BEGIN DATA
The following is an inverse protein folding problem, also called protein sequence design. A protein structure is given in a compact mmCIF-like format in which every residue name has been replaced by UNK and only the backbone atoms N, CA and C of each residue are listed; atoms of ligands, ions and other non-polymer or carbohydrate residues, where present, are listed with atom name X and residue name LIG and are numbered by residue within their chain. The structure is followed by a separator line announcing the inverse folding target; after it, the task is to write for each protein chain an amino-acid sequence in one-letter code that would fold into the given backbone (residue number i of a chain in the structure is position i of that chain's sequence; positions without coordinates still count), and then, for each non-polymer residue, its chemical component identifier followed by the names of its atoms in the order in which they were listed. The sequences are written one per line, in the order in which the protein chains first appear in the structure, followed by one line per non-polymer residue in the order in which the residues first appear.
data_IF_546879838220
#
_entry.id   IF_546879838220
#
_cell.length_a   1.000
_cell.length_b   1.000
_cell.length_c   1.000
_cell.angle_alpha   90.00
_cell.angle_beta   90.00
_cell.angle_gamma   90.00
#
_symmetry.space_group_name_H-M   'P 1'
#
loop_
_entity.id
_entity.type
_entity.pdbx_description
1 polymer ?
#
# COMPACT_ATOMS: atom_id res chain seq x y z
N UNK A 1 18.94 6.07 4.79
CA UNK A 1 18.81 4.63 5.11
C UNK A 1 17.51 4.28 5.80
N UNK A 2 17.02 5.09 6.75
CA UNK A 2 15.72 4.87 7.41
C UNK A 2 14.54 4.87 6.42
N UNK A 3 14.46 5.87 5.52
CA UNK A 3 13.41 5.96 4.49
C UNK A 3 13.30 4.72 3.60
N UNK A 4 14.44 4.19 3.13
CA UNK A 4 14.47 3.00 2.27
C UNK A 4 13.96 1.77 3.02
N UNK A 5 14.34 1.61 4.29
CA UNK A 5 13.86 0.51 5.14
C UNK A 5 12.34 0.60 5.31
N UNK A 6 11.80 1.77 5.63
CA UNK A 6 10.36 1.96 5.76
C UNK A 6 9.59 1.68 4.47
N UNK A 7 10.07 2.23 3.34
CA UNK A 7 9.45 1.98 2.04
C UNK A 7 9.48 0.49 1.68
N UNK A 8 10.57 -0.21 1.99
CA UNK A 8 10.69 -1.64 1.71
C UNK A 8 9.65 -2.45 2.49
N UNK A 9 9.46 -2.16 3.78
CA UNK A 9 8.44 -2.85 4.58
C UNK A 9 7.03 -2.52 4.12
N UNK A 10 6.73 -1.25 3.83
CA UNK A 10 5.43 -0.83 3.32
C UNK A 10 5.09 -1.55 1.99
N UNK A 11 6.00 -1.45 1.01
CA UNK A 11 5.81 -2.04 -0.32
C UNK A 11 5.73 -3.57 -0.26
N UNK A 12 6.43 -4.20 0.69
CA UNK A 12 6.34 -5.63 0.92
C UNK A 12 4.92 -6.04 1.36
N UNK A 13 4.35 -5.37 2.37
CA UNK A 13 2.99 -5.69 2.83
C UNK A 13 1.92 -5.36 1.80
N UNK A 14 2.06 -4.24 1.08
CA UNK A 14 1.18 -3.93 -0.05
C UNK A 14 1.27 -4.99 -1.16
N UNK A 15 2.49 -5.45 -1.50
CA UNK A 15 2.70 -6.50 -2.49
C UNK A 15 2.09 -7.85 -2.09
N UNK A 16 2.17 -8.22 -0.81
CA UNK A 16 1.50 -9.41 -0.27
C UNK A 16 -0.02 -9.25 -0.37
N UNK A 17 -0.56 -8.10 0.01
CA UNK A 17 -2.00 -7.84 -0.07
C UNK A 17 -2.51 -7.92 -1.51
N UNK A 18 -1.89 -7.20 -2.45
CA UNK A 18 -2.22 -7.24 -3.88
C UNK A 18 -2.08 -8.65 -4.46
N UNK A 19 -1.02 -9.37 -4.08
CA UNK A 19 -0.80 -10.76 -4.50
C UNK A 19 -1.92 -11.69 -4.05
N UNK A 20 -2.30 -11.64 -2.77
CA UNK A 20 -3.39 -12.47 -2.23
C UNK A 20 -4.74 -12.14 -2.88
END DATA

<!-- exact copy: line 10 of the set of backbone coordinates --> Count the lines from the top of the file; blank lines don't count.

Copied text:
_cell.angle_beta   90.00